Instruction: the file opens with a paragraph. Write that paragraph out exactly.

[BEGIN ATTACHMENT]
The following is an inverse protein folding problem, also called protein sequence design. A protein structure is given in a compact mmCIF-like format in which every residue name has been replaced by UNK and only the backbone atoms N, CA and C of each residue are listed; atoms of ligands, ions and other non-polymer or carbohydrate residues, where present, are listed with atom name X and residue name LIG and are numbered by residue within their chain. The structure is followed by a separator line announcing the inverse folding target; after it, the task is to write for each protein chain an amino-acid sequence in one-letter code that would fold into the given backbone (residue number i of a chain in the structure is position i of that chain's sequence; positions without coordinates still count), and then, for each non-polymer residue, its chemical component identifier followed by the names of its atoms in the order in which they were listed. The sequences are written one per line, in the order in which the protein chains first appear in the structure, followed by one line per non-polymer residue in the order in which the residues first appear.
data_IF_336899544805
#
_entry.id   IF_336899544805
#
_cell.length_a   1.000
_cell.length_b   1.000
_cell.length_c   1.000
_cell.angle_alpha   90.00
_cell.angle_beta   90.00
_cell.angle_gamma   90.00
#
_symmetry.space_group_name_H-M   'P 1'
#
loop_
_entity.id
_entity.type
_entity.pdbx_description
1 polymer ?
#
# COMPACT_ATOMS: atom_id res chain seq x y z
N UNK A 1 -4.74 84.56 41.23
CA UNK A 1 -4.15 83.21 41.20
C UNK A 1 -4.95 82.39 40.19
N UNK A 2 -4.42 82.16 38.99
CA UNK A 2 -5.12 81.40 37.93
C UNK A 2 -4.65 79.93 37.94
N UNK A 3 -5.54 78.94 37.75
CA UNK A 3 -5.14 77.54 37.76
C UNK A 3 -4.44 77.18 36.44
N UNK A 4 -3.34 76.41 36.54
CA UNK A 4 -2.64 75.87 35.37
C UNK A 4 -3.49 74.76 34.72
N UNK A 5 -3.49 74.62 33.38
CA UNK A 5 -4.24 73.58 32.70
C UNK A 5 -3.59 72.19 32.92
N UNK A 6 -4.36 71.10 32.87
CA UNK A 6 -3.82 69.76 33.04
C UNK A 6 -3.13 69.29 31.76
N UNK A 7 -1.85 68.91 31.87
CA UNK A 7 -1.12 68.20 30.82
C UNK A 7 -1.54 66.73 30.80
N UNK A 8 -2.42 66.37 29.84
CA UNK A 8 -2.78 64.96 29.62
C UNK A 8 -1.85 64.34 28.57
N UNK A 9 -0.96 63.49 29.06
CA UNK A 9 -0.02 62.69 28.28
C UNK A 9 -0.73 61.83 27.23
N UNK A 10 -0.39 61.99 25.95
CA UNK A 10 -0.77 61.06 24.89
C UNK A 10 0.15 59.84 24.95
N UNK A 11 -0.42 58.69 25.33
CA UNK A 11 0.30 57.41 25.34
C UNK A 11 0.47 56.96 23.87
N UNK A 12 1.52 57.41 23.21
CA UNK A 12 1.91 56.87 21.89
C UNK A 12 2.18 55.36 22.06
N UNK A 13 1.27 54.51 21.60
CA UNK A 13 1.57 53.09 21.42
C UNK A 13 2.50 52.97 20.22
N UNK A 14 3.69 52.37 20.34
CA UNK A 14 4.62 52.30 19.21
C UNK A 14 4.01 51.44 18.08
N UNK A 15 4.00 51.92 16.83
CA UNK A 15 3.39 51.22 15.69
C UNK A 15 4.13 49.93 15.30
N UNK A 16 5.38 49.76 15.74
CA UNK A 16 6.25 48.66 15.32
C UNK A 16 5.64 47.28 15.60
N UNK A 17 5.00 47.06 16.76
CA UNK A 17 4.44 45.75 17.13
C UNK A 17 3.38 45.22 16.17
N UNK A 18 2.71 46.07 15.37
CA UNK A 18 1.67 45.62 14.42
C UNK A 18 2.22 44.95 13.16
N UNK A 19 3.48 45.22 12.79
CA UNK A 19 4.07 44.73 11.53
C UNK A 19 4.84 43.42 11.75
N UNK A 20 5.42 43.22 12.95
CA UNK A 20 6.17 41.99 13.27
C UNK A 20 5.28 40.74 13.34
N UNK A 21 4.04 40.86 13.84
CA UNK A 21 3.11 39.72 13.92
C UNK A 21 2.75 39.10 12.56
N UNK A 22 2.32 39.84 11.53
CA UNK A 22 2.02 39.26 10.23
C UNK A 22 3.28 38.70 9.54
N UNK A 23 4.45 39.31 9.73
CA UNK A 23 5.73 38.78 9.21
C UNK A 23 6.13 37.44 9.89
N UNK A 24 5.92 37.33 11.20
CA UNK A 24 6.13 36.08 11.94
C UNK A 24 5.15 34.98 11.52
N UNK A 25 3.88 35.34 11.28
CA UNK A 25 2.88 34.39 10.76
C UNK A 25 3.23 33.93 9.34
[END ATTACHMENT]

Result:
The following is an inverse protein folding problem, also called protein sequence design. A protein structure is given in a compact mmCIF-like format in which every residue name has been replaced by UNK and only the backbone atoms N, CA and C of each residue are listed; atoms of ligands, ions and other non-polymer or carbohydrate residues, where present, are listed with atom name X and residue name LIG and are numbered by residue within their chain. The structure is followed by a separator line announcing the inverse folding target; after it, the task is to write for each protein chain an amino-acid sequence in one-letter code that would fold into the given backbone (residue number i of a chain in the structure is position i of that chain's sequence; positions without coordinates still count), and then, for each non-polymer residue, its chemical component identifier followed by the names of its atoms in the order in which they were listed. The sequences are written one per line, in the order in which the protein chains first appear in the structure, followed by one line per non-polymer residue in the order in which the residues first appear.